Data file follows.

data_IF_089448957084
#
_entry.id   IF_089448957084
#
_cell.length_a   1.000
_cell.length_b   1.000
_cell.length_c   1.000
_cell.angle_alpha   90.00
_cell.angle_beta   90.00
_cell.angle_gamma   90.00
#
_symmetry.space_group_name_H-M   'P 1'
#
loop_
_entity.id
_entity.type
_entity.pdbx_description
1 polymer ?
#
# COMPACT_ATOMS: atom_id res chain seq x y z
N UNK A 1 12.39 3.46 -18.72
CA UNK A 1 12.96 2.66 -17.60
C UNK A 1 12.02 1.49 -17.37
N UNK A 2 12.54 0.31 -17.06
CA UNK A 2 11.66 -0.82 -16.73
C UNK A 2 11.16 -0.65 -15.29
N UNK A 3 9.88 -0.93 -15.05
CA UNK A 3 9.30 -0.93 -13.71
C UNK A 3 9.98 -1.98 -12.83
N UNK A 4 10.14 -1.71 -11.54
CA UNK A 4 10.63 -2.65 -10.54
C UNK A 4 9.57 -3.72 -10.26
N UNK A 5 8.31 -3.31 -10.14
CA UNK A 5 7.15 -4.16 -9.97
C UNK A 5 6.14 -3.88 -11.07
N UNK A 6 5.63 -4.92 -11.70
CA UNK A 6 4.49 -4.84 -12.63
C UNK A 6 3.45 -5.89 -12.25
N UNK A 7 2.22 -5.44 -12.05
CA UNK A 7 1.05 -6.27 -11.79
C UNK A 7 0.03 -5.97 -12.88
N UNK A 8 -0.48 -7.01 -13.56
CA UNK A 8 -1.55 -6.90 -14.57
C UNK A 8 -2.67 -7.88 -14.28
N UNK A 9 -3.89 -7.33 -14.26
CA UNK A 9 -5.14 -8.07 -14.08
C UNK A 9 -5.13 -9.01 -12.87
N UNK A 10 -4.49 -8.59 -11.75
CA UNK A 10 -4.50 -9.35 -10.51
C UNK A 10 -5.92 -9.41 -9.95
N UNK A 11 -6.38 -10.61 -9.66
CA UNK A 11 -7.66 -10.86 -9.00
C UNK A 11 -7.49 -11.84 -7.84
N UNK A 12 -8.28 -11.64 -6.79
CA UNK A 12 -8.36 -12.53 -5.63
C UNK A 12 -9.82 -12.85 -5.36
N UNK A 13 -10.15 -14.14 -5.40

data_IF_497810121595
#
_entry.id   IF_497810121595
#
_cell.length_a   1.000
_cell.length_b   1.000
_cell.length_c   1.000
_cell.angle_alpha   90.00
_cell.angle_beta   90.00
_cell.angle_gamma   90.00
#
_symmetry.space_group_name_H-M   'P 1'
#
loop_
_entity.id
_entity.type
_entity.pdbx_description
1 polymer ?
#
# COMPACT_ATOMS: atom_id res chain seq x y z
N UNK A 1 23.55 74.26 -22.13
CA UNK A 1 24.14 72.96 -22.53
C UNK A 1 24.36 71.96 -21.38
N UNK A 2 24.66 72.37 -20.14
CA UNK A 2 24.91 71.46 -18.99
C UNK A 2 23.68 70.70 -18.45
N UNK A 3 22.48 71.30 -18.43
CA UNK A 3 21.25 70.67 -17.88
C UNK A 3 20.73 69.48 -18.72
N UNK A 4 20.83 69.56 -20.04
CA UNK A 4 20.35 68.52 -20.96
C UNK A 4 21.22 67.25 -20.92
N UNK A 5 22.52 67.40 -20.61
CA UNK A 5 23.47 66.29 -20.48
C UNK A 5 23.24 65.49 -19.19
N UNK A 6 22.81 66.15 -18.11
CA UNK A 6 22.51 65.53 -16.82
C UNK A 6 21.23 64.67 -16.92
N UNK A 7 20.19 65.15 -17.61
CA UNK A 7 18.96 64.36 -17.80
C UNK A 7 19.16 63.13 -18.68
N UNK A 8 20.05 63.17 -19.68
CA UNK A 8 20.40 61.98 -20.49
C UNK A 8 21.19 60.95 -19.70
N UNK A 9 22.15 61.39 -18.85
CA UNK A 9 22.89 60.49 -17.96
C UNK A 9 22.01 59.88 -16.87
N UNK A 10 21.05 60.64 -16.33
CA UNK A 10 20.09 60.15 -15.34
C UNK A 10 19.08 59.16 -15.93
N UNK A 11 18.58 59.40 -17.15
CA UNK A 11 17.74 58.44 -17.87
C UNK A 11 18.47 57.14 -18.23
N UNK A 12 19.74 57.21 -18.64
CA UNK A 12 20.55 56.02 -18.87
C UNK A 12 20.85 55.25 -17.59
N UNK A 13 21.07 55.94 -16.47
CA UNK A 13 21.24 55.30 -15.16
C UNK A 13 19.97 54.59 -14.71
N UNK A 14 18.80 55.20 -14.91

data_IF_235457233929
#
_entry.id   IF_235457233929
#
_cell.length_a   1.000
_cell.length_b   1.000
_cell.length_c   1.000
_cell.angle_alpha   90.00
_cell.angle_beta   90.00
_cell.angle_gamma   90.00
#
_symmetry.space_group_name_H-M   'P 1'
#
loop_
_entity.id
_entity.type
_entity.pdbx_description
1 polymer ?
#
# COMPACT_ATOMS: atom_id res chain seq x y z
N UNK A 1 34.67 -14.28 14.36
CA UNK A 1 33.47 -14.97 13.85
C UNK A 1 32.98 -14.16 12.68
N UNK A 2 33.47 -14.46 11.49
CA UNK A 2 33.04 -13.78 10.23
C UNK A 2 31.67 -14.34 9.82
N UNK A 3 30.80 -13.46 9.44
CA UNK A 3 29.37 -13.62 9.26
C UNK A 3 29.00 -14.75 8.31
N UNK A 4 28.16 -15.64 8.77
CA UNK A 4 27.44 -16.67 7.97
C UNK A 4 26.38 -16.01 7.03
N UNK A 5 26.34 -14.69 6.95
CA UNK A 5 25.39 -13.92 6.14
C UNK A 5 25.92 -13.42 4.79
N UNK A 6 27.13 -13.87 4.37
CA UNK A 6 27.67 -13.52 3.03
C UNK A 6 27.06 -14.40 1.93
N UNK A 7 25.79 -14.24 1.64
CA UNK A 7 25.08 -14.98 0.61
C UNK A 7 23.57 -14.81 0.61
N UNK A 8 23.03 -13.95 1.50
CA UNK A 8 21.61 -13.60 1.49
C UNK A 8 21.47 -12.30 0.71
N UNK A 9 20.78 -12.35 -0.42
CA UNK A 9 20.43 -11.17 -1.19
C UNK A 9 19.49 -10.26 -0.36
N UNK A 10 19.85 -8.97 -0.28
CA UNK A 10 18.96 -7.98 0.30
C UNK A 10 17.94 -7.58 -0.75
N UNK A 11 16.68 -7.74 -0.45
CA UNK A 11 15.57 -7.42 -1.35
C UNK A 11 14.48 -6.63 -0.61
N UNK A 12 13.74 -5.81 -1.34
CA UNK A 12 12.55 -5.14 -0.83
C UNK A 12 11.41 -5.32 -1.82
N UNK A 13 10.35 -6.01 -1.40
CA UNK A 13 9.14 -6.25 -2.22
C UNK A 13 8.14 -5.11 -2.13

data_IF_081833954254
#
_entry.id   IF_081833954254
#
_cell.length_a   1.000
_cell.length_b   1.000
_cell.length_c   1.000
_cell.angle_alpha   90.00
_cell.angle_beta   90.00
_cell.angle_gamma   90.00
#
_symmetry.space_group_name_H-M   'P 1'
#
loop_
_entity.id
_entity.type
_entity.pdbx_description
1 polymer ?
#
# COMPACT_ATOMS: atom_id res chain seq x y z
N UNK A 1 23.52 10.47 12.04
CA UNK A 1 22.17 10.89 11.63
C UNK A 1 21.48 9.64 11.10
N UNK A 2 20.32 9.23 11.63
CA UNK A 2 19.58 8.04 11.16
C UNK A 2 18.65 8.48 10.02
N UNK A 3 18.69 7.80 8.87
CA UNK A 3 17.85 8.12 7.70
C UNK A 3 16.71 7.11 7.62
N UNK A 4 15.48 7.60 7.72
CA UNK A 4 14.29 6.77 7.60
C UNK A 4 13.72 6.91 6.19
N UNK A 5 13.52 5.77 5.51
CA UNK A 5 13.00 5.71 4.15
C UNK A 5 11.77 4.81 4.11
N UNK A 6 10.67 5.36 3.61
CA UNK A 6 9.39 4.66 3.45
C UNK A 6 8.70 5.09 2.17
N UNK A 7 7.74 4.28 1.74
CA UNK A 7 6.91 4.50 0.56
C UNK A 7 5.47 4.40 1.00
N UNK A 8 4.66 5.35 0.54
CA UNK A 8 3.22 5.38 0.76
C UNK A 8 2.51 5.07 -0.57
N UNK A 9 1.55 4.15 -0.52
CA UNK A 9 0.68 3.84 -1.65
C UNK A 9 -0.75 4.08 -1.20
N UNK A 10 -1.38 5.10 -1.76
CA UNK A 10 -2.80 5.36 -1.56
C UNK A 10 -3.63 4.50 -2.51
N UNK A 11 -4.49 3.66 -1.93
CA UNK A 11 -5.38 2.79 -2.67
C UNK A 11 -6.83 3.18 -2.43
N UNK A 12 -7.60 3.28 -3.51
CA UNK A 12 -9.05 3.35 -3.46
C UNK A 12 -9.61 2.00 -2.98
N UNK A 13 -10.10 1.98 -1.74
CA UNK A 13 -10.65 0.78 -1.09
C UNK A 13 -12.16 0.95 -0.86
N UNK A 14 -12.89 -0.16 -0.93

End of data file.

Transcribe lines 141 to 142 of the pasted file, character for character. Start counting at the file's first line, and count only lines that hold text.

N UNK A 2 33.47 -14.46 11.49
CA UNK A 2 33.04 -13.78 10.23